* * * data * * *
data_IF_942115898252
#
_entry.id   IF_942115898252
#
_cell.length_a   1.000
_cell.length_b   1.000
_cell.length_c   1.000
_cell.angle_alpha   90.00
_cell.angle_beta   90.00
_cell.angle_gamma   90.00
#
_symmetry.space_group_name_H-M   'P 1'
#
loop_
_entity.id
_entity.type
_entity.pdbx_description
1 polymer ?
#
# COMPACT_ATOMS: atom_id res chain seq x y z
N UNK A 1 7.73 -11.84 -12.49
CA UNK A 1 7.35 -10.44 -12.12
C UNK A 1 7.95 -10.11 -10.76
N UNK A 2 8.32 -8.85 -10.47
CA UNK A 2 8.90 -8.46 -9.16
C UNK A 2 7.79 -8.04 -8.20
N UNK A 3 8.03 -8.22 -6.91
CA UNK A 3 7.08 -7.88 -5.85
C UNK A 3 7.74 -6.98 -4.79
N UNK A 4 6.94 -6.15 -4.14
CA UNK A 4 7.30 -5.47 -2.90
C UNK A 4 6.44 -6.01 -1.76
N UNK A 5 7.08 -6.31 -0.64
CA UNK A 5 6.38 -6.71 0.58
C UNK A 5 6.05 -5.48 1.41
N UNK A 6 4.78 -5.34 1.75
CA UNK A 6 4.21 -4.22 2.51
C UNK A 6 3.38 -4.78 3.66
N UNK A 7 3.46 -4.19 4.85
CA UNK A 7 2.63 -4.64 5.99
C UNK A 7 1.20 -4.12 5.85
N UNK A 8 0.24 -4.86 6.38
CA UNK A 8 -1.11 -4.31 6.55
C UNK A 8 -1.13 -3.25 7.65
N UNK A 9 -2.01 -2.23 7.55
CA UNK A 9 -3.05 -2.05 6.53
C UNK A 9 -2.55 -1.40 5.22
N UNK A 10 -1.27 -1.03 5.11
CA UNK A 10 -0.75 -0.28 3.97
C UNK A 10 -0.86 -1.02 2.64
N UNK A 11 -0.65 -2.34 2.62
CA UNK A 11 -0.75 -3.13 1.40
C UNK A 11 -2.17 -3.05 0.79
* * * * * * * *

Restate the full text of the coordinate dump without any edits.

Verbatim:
data_IF_942115898252
#
_entry.id   IF_942115898252
#
_cell.length_a   1.000
_cell.length_b   1.000
_cell.length_c   1.000
_cell.angle_alpha   90.00
_cell.angle_beta   90.00
_cell.angle_gamma   90.00
#
_symmetry.space_group_name_H-M   'P 1'
#
loop_
_entity.id
_entity.type
_entity.pdbx_description
1 polymer ?
#
# COMPACT_ATOMS: atom_id res chain seq x y z
N UNK A 1 7.73 -11.84 -12.49
CA UNK A 1 7.35 -10.44 -12.12
C UNK A 1 7.95 -10.11 -10.76
N UNK A 2 8.32 -8.85 -10.47
CA UNK A 2 8.90 -8.46 -9.16
C UNK A 2 7.79 -8.04 -8.20
N UNK A 3 8.03 -8.22 -6.91
CA UNK A 3 7.08 -7.88 -5.85
C UNK A 3 7.74 -6.98 -4.79
N UNK A 4 6.94 -6.15 -4.14
CA UNK A 4 7.30 -5.47 -2.90
C UNK A 4 6.44 -6.01 -1.76
N UNK A 5 7.08 -6.31 -0.64
CA UNK A 5 6.38 -6.71 0.58
C UNK A 5 6.05 -5.48 1.41
N UNK A 6 4.78 -5.34 1.75
CA UNK A 6 4.21 -4.22 2.51
C UNK A 6 3.38 -4.78 3.66
N UNK A 7 3.46 -4.19 4.85
CA UNK A 7 2.63 -4.64 5.99
C UNK A 7 1.20 -4.12 5.85
N UNK A 8 0.24 -4.86 6.38
CA UNK A 8 -1.11 -4.31 6.55
C UNK A 8 -1.13 -3.25 7.65
N UNK A 9 -2.01 -2.23 7.55
CA UNK A 9 -3.05 -2.05 6.53
C UNK A 9 -2.55 -1.40 5.22
N UNK A 10 -1.27 -1.03 5.11
CA UNK A 10 -0.75 -0.28 3.97
C UNK A 10 -0.86 -1.02 2.64
N UNK A 11 -0.65 -2.34 2.62
CA UNK A 11 -0.75 -3.13 1.40
C UNK A 11 -2.17 -3.05 0.79